Eight SNP MSPs from the Highlands and Islands have signed a strongly-worded letter to BBC Scotland protesting at “destructive” job cuts which the Corporation is planning throughout the region.

Michael Russell (Argyll and Bute), Fergus Ewing (Inverness and Nairn), Rob Gibson (Caithness, Sutherland and Ross), Alasdair Allan (Western Isles), Dave Thomson (Skye, Lochaber and Badenoch), and Highlands and Islands regional MSPs Jean Urquhart, John Finnie and Mike MacKenzie have all told the BBC that they believe its actions threaten to “greatly diminish the essential service” which the BBC provides throughout the Highlands and islands.

Alasdair Allan MSP commented:

“It’s not just BBC staff themselves who is unhappy about the proposed cuts – everyone who cares about local broadcasting should be concerned that the BBC bosses propose to diminish its number of staff available throughout a huge swathe of Scotland.

“We are also unconvinced that it represents progress for Gaelic broadcasting to cut English language journalists and then ask Gaelic journalists to pick up the slack in addition to their own Gaelic work.

“We are now all seeking a meeting with the chair of the BBC Trust, to ask why, at a time when BBC Scotland should be showing ambition, and developing itself as a real national broadcaster, it is cutting back on such basic services.”


Funding announced today, worth over £100,000 to the Highlands and Islands, to help young people find work has been welcomed by Jean Urquhart MSP.

The Shirlie Project, based in Inverness but with offices throughout the Highlands and Islands, has been granted £106,952 by the Scottish Government to help continue its work in supporting individuals into work.

The money from the Scottish Government’s Third Sector and Social Enterprise Challenge Fund – spread across 24 organisations nationally – will mean over 2000 young people are given the chance to improve their employability.

Mrs Urquhart, SNP MSP for the Highlands and Islands region, said:

“This is excellent news for both Inverness and the Highlands & Islands as a whole.

“The Shirlie Project, like so many other organisations across the Highlands and Islands, does sterling work in helping people find employment in their chosen field.

“In the current economic climate, it’s vital that we continue to support organisations like the Shirlie Project wherever we can, so I’m delighted to see this work being supported by the Scottish Government.”


Jean Urquhart MSP has welcomed today (Wednesday’s) announcement from the Scottish Government of £80 million to fund the building of new school campuses across Scotland, including projects in the Highlands and Islands.

As part of the third and final phase of the Schools For The Future Programme, Anderson High School in Lerwick, Elgin High School and Inverness Royal Academy will all receive funding for much-needed improvements, allowing them to begin construction in the next 12-18 months.

In total, 12 schools have been given funding to allow them to begin construction in the next 12-18 months, changes that will benefit 26,000 pupils nationwide.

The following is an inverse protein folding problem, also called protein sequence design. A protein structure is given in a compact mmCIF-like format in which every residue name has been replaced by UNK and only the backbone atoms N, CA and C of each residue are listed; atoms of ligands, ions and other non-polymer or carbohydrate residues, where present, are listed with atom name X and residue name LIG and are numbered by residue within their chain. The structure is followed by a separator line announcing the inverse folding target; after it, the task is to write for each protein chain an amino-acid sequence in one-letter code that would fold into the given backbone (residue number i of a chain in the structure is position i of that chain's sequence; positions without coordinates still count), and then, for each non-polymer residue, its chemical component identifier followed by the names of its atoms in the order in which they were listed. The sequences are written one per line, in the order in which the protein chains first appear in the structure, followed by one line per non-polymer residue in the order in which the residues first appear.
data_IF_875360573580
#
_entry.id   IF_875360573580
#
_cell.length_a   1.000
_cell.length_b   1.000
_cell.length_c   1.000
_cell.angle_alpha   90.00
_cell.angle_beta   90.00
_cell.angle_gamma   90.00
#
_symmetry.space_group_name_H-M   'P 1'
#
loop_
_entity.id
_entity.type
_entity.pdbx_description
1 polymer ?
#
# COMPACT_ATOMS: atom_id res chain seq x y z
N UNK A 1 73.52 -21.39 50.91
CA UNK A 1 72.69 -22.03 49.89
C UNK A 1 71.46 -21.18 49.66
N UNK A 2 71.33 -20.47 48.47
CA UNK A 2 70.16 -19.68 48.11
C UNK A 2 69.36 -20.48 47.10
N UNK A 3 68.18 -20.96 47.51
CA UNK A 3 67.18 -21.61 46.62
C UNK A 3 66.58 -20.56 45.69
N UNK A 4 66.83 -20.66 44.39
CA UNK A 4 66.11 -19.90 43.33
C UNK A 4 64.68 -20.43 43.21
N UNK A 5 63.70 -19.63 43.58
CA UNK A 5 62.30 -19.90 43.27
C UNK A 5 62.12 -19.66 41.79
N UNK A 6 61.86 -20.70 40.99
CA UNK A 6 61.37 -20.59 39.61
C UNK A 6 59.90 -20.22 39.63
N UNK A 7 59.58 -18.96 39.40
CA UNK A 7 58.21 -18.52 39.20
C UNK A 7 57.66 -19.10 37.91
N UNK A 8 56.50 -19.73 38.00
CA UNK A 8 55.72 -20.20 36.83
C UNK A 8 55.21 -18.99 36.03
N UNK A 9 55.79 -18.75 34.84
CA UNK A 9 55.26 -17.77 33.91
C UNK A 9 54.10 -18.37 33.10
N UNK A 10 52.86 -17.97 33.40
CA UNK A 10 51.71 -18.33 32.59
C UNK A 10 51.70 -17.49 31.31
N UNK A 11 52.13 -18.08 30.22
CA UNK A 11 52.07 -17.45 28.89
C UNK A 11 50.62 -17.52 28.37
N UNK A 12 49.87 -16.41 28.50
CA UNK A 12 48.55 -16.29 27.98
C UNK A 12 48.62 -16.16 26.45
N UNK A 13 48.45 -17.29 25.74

Jean, a list MSP for the Highlands and Islands region, said:

“It’s great to see schools in sore need of new facilities being given the funding they need to begin construction as soon as they can.

“I know from correspondence I have received from pupils and parents of these schools just how necessary these changes are.

“Elgin High School pupils actually sent me a DVD chronicling the challenges posed by their current building, showing just how much this investment in new schools was needed.

“This investment in the future of our children will pay off in the short term, the medium term and the long term for both the pupils and the wider community.”

Motion: National Geographic Recognition of Fair Isle

National Geographic Recognition of Fair Isle
That the Parliament notes the inclusion of Fair Isle, the most southerly island in the Shetland Islands archipelago, in the National Geographic’s Top Ten Islands in its publication, The 10 Best of Everything; understands that Fair Isle is described as a “wild and wonderful place” home to “hundreds of thousands of birds”; considers the inhabitants of Fair Isle, who it considers work hard to maintain the island’s community and to welcome visitors, also to be worthy of recognition; further considers Fair Isle to be of vital natural and scientific importance, particularly with regards to ornithology, and welcomes the international recognition for what it considers one of Scotland’s most geographically isolated and beautiful islands.


Jean Urquhart MSP has hosted an evening reception at the Scottish Parliament in celebration of the 75th Anniversary of Newbattle Abbey College.The event was held at Holyrood on Tuesday 25th September and was attended by over one hundred people including education representatives from across Scotland.

The reception was held as part of Newbattle Abbey College’s year of celebrations surrounding its 75th Anniversary as Scotland’s only adult education residential college.

Jean Urquhart MSP, a former Newbattle Abbey College student herself who sponsored the event, said: “What a privilege to sponsor the 75th Anniversary of Newbattle Abbey College in the Scottish Parliament.